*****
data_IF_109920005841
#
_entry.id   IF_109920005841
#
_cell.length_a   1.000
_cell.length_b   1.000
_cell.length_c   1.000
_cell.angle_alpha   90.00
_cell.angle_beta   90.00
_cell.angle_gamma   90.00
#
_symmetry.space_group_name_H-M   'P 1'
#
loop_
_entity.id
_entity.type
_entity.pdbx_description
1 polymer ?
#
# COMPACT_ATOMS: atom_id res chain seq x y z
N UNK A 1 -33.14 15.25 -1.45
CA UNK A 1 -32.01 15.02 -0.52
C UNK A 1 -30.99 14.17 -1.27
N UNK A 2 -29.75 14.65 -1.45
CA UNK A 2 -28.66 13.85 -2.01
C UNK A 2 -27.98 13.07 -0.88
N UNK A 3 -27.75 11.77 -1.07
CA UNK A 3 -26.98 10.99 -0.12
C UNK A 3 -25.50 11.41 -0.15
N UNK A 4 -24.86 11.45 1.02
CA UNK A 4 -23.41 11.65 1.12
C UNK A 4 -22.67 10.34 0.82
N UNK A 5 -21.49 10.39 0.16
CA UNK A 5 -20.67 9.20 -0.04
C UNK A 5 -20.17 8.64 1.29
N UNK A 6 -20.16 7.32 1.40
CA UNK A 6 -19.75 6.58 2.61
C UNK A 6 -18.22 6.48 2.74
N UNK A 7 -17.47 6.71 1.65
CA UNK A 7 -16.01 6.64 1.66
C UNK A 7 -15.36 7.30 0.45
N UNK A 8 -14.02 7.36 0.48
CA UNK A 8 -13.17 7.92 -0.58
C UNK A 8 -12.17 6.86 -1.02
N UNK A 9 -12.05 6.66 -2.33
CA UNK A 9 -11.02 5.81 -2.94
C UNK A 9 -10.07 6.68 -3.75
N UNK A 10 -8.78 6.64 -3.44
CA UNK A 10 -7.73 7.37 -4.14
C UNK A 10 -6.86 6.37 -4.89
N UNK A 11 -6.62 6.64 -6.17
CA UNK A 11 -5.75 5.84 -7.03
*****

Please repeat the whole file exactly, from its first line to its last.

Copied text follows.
data_IF_109920005841
#
_entry.id   IF_109920005841
#
_cell.length_a   1.000
_cell.length_b   1.000
_cell.length_c   1.000
_cell.angle_alpha   90.00
_cell.angle_beta   90.00
_cell.angle_gamma   90.00
#
_symmetry.space_group_name_H-M   'P 1'
#
loop_
_entity.id
_entity.type
_entity.pdbx_description
1 polymer ?
#
# COMPACT_ATOMS: atom_id res chain seq x y z
N UNK A 1 -33.14 15.25 -1.45
CA UNK A 1 -32.01 15.02 -0.52
C UNK A 1 -30.99 14.17 -1.27
N UNK A 2 -29.75 14.65 -1.45
CA UNK A 2 -28.66 13.85 -2.01
C UNK A 2 -27.98 13.07 -0.88
N UNK A 3 -27.75 11.77 -1.07
CA UNK A 3 -26.98 10.99 -0.12
C UNK A 3 -25.50 11.41 -0.15
N UNK A 4 -24.86 11.45 1.02
CA UNK A 4 -23.41 11.65 1.12
C UNK A 4 -22.67 10.34 0.82
N UNK A 5 -21.49 10.39 0.16
CA UNK A 5 -20.67 9.20 -0.04
C UNK A 5 -20.17 8.64 1.29
N UNK A 6 -20.16 7.32 1.40
CA UNK A 6 -19.75 6.58 2.61
C UNK A 6 -18.22 6.48 2.74
N UNK A 7 -17.47 6.71 1.65
CA UNK A 7 -16.01 6.64 1.66
C UNK A 7 -15.36 7.30 0.45
N UNK A 8 -14.02 7.36 0.48
CA UNK A 8 -13.17 7.92 -0.58
C UNK A 8 -12.17 6.86 -1.02
N UNK A 9 -12.05 6.66 -2.33
CA UNK A 9 -11.02 5.81 -2.94
C UNK A 9 -10.07 6.68 -3.75
N UNK A 10 -8.78 6.64 -3.44
CA UNK A 10 -7.73 7.37 -4.14
C UNK A 10 -6.86 6.37 -4.89
N UNK A 11 -6.62 6.64 -6.17
CA UNK A 11 -5.75 5.84 -7.03